But on the mainstage, barring the vanity projects, what do we get? One imitation after another. I can’t tell you how many Elvis shows I’ve seen pass through here. Recently, there was a John Lennon impersonator with band — although he was good — and an ABBA tribute band that looked and sounded like the real thing. A couple of months back, we had a David Bowie (not so good, but apparently he was under the weather), and, as I mentioned, way too many Elvi. There was also an old band I’d never heard of, the Four Freshmen, which has apparently completely replaced its members several dozen times since it was founded right after the end of World War II. That one sold the place out for a weekend.

Think about that, anyone who is a marketer, and especially a millennial. A theater in the Valley stuffed itself full, and the age ranges of the audiences are enormous. Most nights, they probably literally have everyone from nine to ninety. Some shows are skewed more toward the latter, but the point is that no matter how cheesy you might think these productions are, they sell.

Pop quiz. There’s going to be a tribute band show coming up. How interested are you in seeing them? Here are your choices: A) A tribute band for an unspecified group for a specified decade, from 1940s to 1990s, or B) A tribute band for a specific group or artist that you name.

You all voted for option B, didn’t you? Because of course you did, and the band you voted for is one of your favorites, and most likely is one that you either saw live when you were in your teens or twenties or one whose music you love but you never got a chance to see them live. Chances are also good that it’s a band or artist that either is no longer together or isn’t currently touring or performing. Or, sadly, alive.

We can see this need for the familiar in formats other than live concerts, though. For example, look at movies, where the dominant forms for several decades now have been franchises, some of them running for years — Harry Potter, Star Wars, the Marvel and DC Universes, and Lord of the Rings. There’s also the one notable series that made the jump from being a multi-program television franchise to becoming a long-running movie franchise, Star Trek. And we can’t forget the granddaddy of them all — James Bond, which has been cranking out movies now for nearly sixty years.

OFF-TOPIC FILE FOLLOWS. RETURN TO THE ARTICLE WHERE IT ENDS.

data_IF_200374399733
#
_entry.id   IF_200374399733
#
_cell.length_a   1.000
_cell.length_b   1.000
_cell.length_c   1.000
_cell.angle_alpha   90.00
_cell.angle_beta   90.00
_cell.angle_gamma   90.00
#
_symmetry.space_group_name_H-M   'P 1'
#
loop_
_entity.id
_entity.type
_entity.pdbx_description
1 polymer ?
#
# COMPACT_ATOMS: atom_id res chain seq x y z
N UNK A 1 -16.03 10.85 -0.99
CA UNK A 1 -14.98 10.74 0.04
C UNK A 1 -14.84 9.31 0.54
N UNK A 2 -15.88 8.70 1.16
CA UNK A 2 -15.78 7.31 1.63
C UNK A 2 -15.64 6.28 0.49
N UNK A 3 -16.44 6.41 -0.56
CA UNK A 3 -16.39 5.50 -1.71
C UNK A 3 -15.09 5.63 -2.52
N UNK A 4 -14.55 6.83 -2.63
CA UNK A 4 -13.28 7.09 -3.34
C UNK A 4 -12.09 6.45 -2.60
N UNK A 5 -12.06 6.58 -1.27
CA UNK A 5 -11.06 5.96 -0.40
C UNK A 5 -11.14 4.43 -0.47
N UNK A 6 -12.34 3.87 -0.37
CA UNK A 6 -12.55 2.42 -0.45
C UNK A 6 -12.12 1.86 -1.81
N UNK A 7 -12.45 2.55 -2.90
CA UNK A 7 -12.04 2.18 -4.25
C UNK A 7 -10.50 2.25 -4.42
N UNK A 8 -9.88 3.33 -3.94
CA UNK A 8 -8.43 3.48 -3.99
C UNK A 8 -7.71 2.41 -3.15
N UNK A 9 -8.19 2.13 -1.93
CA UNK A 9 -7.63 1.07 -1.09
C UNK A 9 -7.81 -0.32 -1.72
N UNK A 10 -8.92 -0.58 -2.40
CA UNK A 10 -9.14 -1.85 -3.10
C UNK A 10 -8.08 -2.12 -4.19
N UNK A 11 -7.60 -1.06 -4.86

The other format of the familiar is, of course, the remake, along with its more recent cousin the “reboot,” which just seems to be a way of saying “we’re remaking this way too soon.” (I’m looking at you, Spider Man franchise.) But we’ve been seeing remakes since forever. The recent fourth version of A Star Is Born is just one example, but the remake craze hit Hollywood in the 1930s. As soon as sound became a thing, there was frenzy of remaking silent movies in this new format.

Yes, totally original works do catch on, but if you want to create a cash machine, recycle the familiar. Why does this work? Well, on the one hand, it’s because of the power of nostalgia. In short, it’s the often mistaken belief that everything was better during X era. Quite frequently, if you’re over 30, that era corresponds to when you were a kid or maybe a teen, but things only seemed better because you didn’t have any adult responsibilities at the time. If you’re under 30, then that nostalgia may settle on one or two decades before the one you were born in. That is, if you were born in the 90s, you might be nostalgic for the 80s or 70s. And this one happens because, face it, you’re young, you don’t have a lot of money, people don’t take you seriously — it can’t have been that bad for people my age ten or twenty years ago, right?